Oct. 3, 2013
For the past year, Baltimore’s local NPR affiliate station, WYPR, has produced a one-of-a-kind radio project called The Lines Between Us. Representing the best in local journalism, the series exposed listeners of the local news program Maryland Morning to the pressing issues of inequality and race that affect the city. While the community’s problems continue, the time-limited series has reached its end. The program staged a live recording of its final episode last Thursday at the University of Maryland School of Social Work, a fitting host for the show given the institution’s consonant goals of social justice. The program, upon which the reflections of this post are based, will air tomorrow, Friday, October 4th, and will be available online at linesbetweenus.org soon thereafter.
Like tax reform, fair housing is one of those issues everyone says they’re for, until they hear what it would mean for them. Perhaps recognizing this popular squeamishness about the topic, the Department of Housing and Urban Development (HUD) has pursued a kind of middle-of-the-road approach to the issue that pleases few. While HUD seeks to promote fair housing in part by providing grants to communities that claim to pursue fair housing, its efforts in this regard, in effect if not in intent, have been largely symbolic. The affordable housing units built in many communities, including Baltimore, often coalesce into pockets of concentrated poverty, in violation of the law. Court cases have established the legal (not to mention the social) imperative of distributing affordable housing throughout administrative regions, rather than allowing new units to gravitate towards areas with high concentrations of existing low-income housing. It’s this that makes people so uncomfortable: deconcentrating low-income housing means putting some in your neighborhood.
For decades, all of the affordable housing built in the Baltimore metropolitan area was placed inside the city limits. The outlying counties got the benefit of federally funded affordable housing in their region, without suffering the political and economic costs of maintaining the units within their jurisdiction. HUD is supposed to deny affordable housing grants to metropolitan regions that fail to promote the goal implicit in the title of the authorizing legislation: the Fair Housing Act. Concentrating affordable housing in low-income neighborhoods of color is decidedly contrary to the law’s intent. Yet HUD has for years contributed to regressivity and stagnation in communities like Baltimore by awarding huge grants without ensuring that the fair housing objectives of the grants are upheld. Until recently, there had been virtually no enforcement of the fair housing mandates that are supposed to be a precondition for receipt of HUD money – communities could simply take the money and carry on with the status quo.
We have forgotten the radical directive promulgated in the Fair Housing Act of 1968: the requirement that the federal government take active steps to “affirmatively further” fair housing across the country. HUD has the power to influence uncooperative communities or withhold funds, but, according to Nikole Hannah-Jones and Megan Haberle, two panelists interviewed for Lines Between Us, this power is rarely exercised.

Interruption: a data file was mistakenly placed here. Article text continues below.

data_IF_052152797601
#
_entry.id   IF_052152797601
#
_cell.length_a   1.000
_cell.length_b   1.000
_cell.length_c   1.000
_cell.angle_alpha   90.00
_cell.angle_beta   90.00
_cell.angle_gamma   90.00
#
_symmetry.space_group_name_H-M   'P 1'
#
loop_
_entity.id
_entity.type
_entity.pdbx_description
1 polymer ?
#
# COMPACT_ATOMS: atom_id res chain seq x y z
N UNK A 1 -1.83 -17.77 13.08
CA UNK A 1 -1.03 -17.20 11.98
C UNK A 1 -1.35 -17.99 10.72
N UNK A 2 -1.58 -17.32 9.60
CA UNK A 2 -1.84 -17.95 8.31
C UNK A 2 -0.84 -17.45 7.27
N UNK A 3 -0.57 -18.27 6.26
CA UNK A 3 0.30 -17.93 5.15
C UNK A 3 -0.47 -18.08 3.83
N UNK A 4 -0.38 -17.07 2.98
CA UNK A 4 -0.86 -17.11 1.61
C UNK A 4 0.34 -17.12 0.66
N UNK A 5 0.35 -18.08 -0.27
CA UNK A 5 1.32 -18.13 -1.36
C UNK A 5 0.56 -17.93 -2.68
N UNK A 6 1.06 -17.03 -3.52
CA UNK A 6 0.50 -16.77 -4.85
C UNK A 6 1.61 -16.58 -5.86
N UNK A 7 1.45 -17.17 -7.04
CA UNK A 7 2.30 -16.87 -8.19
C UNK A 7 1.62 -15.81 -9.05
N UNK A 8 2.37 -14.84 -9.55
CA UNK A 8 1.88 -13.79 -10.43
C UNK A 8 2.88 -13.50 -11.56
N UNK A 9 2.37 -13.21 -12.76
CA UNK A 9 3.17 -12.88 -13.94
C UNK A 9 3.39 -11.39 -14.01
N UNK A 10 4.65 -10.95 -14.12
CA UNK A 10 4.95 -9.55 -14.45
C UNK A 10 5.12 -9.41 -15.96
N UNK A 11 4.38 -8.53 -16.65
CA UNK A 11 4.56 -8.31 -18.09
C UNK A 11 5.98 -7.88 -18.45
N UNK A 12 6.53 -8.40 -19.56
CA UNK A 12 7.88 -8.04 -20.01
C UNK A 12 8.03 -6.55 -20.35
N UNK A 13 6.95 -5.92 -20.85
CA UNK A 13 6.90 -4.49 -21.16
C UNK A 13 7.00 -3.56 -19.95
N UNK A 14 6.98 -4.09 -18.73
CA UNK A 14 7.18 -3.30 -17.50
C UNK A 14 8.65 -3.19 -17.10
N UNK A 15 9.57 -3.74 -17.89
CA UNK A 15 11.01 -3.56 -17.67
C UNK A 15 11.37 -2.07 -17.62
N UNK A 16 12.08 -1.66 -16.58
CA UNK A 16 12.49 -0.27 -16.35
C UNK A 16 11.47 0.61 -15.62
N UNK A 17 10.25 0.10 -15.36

One way to affirmatively further fair housing is to pursue a plan similar to that of Maryland’s Montgomery County of requiring all new developments of more than fifty units or so to make a certain significant percentage of them affordable. And while cynical observers might sneer that this requirement could be circumvented without too much difficulty through loopholes or political acumen, Haberle notes that the system in Montgomery County has produced, surprisingly, “deeply” affordable housing: units in the $100,000s among those worth over $1 million, for example. While not perfect, such a policy is one way to begin to remedy the terrible housing inequities in the Baltimore region, which are exacerbated by concentrated pockets of affordable housing units in or close to the city boundaries.
Despite the promise of some recent developments, it’s possible that in its next term, the U.S. Supreme Court could significantly scale back the powers provided under the Fair Housing Act, even before they are made fully effective. There is widespread speculation among fair housing advocates that that the Supreme Court, which has been on what seems like a crusade in recent years to revise settled legal precedents regarding established civil rights law, like those established in the Voting Rights Act of 1965, would limit the potency of tools created to promote fair housing if it were to follow through with hearing a pending case. Haberle speculates that the parties in the case Township of Mount Holly v. Mount Holly Gardens Citizens in Action may seek to settle the case out of court, as have other affordable housing advocates in similar cases, because of a fear that a conservative Supreme Court would invalidate disparate impact claims that rely on the “affirmatively further” provision.
In the absence of judicial action, it’s possible that the federal executive branch could begin to make broader use of its powers to actively promote (that is, “affirmatively further”) fair housing in the near future. We are still a long way from truly “fair” housing, despite the decline in explicit racism in housing choice. Programs like The Lines Between Us allow the public to evaluate whether the government is making full use of the tools available to it to achieve its democratically determined missions. Promoting fair housing isn’t just the job of nonprofits and charities; it’s the law. And we should be using all the tools available to us under the law to see it through.
Update: You can listen to the full radio show, on which this post is based, here.